Original Research

Agency and intermediate phase writing in a farm school

Margaret A. Hill
Reading & Writing | Vol 6, No 1 | a59 | DOI: https://doi.org/10.4102/rw.v6i1.59 | © 2015 Margaret A. Hill | This work is licensed under CC Attribution 4.0
Submitted: 17 September 2014 | Published: 17 June 2015

About the author(s)

Margaret A. Hill, Education and Social Sciences, Cape Peninsula University of Technology, South Africa


Share this article

Bookmark and Share

Abstract

Against a background that raises problems associated with the classification of languages incurrent South African curriculum policy, this article describes a programme based on a visual approach to writing, implemented in a farm school. The medium of instruction was English. The home languages of the teachers and learners were Afrikaans and isiXhosa. Sociocultural perspectives congruent with those of New Literacy Studies influenced the design of the writing programme. The school management had identified a serious deficit in intermediate phase (Grades 4–6) learners’ ability to perform beyond typical responses to rote learning. The brief given to the literacy coach by the school management was to develop their ability to use English – the language of learning and teaching (LoLT) of the school – expressively, to help them to construct original texts and to improve their mastery of the conventions of text. The management’s main aim was to promote the learners’ agency in their use of English, as it had come to see this ability as crucial to academic progress in higher Grades and to success in tertiary education. The literacy coach implemented a visual approach to composing original texts. Key successes were evident in the variety, volume and literary quality of the learners’ texts, which exceeded expectations specified in the National Curriculum Statement applicable at the time.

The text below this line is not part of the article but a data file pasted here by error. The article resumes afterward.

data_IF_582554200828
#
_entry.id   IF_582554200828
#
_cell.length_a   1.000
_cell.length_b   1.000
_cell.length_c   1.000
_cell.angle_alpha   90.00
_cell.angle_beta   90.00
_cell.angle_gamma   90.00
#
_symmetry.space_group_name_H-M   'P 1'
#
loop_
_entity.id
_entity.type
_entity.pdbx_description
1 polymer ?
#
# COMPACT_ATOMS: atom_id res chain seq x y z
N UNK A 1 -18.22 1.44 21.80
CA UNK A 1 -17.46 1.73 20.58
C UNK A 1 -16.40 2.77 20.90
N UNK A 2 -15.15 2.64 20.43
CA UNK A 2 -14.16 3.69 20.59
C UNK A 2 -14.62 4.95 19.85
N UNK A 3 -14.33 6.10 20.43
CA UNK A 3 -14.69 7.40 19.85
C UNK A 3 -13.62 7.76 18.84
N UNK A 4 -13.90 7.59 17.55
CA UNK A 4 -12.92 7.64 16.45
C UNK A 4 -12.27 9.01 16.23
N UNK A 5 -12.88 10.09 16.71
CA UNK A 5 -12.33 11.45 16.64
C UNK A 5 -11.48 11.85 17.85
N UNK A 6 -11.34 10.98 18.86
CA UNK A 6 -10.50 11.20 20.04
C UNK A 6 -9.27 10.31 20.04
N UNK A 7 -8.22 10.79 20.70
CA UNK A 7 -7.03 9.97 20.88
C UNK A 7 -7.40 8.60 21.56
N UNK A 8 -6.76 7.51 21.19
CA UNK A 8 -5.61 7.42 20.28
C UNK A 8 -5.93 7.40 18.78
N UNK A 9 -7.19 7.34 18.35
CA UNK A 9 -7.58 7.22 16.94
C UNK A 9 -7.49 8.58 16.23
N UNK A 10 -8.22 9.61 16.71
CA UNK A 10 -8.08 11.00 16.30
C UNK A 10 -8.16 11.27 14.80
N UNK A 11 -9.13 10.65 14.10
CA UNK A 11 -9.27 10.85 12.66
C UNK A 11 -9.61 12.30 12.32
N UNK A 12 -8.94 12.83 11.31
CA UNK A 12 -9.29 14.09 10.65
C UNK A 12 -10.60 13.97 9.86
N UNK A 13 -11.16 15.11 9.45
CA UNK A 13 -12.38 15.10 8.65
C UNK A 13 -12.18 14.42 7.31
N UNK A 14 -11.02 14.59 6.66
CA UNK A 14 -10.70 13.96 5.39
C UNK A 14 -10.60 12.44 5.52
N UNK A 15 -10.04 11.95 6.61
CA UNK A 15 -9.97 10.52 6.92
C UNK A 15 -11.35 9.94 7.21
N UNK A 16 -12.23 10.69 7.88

Keywords

No related keywords in the metadata.

Metrics

Total abstract views: 2037
Total article views: 4539


Crossref Citations

No related citations found.